What analysts say
According to David L. Phillips, the director of the program on peace-building and rights at Columbia University’s Institute for the Study of Human Rights, a solution on the name dispute would be beneficial for many actors.
“Tsipras would garner prestige and respect as a strong leader,” he said in an op-ed published in Kathimerini newspaper.
“Resolving issues with Macedonia would strengthen Greece’s sovereignty at a time when Turkey is demanding to upgrade the Lausanne Treaty, which created the boundaries of modern Greece and making designs on Greek territory in Western Thrace,” he added.
Regarding FYROM, Philips noted that a solution would open the door to Euro-Atlantic institutions, which will consolidate their democracy, free-market reforms, and fight against corruption.
According to Phillips, who worked as a senior adviser to the State Department during the Clinton, Bush and Obama administrations, the US wants to deepen cooperation with both countries to stem the tide of radicalisation and extremism in the Western Balkans.
“Washington wants to expand its military presence in Greece and set up new bases in the country. Improved cooperation can also help manage the possibility of another refugee and migrant crisis,” he said, adding that the EU, while dealing with Brexit, needs to show it is still viable as a proponent of peace in south-eastern Europe and beyond.
Bickering Greek politicians
In the meantime, the issue has sparked intense discussion in Athens between the government and the right-wing opposition party New Democracy.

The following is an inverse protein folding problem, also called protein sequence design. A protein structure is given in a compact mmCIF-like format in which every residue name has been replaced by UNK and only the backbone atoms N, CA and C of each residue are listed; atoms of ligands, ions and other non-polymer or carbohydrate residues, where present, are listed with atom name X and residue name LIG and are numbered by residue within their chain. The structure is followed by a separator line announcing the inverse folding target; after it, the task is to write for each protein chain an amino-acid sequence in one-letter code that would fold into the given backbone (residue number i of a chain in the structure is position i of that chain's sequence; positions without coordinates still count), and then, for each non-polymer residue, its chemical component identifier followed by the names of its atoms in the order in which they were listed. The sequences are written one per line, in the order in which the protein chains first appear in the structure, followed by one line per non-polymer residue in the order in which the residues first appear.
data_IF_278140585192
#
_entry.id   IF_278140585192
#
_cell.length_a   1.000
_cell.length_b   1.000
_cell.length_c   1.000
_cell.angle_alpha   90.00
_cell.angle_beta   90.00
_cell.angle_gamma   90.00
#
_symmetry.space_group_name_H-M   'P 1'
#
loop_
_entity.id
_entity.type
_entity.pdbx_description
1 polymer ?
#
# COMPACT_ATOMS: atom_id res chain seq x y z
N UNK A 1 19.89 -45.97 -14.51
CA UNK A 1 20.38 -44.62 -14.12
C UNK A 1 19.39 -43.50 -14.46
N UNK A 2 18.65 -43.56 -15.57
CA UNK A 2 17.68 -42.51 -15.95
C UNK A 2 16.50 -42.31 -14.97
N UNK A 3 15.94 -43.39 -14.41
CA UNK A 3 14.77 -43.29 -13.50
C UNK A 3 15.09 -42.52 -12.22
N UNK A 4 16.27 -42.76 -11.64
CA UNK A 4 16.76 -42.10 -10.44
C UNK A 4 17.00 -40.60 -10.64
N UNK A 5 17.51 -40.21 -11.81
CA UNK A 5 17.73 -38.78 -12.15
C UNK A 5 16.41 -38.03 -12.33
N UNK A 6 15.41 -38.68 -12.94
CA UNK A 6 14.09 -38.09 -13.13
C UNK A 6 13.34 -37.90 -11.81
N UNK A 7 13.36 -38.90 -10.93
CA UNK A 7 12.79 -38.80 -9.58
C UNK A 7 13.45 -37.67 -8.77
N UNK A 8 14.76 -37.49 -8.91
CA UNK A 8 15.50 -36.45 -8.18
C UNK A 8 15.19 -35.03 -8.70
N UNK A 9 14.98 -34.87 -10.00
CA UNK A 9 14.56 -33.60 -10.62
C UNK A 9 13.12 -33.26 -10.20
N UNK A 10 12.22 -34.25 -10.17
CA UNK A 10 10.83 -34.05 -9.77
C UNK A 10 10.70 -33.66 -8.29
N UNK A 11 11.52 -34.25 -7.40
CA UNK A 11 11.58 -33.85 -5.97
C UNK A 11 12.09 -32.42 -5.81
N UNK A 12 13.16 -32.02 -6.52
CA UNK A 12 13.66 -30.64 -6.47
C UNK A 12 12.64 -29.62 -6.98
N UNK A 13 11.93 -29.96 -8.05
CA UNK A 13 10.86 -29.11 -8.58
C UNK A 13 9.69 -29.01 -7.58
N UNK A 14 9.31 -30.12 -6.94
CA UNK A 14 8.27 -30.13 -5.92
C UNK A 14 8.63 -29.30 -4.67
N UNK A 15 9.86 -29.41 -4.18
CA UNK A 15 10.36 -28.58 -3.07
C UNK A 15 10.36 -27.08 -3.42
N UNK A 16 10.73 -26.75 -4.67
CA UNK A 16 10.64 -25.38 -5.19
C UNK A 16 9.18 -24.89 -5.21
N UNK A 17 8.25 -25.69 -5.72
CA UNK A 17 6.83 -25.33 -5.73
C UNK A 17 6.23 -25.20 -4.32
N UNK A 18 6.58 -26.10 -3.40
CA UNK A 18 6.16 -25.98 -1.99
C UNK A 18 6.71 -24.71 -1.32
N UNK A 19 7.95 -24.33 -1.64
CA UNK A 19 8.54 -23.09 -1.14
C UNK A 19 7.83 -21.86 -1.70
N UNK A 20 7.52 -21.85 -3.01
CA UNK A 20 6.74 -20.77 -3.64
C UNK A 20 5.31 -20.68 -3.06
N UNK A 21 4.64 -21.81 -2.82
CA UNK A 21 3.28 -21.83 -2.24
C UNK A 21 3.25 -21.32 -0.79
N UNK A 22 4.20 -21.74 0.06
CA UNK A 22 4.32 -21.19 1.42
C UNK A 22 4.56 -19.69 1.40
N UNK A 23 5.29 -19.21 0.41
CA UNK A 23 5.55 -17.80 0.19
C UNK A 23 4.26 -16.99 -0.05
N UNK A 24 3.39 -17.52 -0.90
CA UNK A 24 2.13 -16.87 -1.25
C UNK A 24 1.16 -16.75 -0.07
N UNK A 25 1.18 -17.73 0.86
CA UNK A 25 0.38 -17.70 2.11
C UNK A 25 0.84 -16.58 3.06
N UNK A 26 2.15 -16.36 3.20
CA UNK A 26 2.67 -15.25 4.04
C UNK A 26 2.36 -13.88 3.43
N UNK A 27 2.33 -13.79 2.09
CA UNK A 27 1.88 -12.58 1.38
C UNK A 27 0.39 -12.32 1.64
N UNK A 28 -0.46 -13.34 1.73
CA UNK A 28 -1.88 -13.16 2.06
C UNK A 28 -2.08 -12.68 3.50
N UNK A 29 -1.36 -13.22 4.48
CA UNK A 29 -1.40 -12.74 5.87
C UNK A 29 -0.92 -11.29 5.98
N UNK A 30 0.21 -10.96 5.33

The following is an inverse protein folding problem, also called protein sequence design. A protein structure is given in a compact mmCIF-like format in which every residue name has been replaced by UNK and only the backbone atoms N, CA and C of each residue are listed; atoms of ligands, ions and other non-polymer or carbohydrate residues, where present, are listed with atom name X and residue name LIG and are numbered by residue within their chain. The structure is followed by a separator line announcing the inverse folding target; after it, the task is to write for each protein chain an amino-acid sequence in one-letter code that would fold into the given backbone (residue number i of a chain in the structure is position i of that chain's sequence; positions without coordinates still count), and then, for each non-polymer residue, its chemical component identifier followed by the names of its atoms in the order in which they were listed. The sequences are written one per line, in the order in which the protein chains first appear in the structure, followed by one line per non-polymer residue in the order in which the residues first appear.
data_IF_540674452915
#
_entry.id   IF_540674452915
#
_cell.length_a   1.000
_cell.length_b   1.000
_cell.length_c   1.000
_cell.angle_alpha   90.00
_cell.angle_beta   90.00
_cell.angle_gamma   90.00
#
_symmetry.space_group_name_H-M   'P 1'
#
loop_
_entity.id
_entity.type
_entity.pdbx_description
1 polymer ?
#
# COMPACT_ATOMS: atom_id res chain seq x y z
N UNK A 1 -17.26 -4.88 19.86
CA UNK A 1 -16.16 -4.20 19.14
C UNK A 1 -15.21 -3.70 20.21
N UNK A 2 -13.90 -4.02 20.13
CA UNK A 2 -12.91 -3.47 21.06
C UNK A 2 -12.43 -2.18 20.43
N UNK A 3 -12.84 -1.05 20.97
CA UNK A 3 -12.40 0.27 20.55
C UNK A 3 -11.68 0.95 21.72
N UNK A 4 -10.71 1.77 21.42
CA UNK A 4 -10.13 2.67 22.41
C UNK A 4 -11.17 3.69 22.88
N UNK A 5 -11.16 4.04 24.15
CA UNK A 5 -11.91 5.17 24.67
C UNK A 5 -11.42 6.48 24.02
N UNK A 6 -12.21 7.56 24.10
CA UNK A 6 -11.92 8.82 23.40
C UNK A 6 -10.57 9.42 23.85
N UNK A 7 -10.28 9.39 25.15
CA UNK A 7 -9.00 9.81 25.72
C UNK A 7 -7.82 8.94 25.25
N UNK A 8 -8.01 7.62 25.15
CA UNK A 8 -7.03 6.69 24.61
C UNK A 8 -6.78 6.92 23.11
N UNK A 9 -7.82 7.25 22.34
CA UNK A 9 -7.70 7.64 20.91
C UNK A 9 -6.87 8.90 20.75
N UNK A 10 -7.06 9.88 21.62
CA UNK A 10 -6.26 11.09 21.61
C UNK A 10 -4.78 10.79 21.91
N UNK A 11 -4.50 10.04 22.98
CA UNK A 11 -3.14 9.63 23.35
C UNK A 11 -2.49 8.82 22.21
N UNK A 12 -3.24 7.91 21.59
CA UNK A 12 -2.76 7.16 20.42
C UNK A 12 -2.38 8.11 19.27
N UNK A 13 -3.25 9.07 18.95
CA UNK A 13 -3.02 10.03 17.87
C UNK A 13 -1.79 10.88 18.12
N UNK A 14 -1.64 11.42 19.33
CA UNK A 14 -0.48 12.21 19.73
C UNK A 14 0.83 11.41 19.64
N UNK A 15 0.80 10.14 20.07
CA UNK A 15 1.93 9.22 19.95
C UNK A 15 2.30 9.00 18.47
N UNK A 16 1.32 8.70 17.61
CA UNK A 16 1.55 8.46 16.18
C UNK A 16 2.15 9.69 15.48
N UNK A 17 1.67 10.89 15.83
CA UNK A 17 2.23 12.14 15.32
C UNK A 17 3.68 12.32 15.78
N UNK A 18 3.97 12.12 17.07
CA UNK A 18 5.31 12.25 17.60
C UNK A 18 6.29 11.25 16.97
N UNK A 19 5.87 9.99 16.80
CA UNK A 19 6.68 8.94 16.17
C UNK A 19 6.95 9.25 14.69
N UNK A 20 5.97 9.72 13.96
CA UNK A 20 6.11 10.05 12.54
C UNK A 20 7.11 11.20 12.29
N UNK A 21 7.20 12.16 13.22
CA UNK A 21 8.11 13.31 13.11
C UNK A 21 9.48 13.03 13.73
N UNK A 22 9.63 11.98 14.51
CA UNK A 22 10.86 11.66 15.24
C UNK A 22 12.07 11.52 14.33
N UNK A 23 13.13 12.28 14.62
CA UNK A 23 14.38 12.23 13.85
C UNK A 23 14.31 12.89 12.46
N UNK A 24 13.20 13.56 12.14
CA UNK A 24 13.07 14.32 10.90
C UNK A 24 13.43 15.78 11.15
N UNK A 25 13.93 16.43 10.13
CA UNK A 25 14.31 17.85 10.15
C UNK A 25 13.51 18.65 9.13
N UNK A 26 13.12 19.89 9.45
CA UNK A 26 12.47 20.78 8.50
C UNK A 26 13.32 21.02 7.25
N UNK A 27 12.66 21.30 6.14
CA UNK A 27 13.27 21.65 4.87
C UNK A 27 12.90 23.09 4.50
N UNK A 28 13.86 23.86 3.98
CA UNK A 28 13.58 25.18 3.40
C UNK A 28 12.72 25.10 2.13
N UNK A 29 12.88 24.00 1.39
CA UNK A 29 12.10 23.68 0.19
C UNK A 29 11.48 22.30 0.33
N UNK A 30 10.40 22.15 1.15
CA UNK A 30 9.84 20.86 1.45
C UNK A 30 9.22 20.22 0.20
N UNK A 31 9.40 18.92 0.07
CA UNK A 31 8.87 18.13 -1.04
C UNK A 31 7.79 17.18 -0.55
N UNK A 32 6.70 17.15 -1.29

Greece pushes for a compound name before the word “Macedonia”, which will be used in relation to everyone (erga omnes).
Following a meeting with top government officials on Wednesday (3 January), Greek Foreign Affairs Minister Nikos Kotzias emphasised this position, which was underlined at the 2008 NATO Bucharest summit.
At that summit, the then right-wing Prime Minister Kostas Karamanlis (New Democracy-EPP) blocked the country’s bid to join NATO under its provisional name of FYROM.
“We are in favor of an understanding with all the parties and political forces of the country, with every personality and every citizen who is interested and who wants solutions to the issues that have dealt with the country, in order to open up a better future, without problems of the past oppressing the policies of our country,” he said.
But New Democracy blames the government for not having a common position on the issue.
Particularly, Panos Kammenos, the leader of the center-right junior coalition partner Independent Greeks and former New Democracy member, implied that he would not accept any solution containing the Greek term “Macedonia”.
He added, though, that he fully trusted the foreign affairs minister to handle the matter.
On the other hand, the conservative opposition threatened with a motion of no confidence in the event of a non-common position between the government partners.
Dora Bakoyanni, a former minister of foreign affairs and the sister of New Democracy’s current leader Kyriakos Mitsotakis, stressed that unless there was a common position of the government majority, her party would not support the Greek proposal, even if it agrees with it.
However, the opposition later toned down its rhetoric and argued that the government should be more responsible.
The Independent Greeks said that New Democracy was trying to destabilise the government in order to hide its internal divisions on the issue. Kammenos noted that Bakoyanni undermined Karamanlis at the 2008 NATO summit in Romania.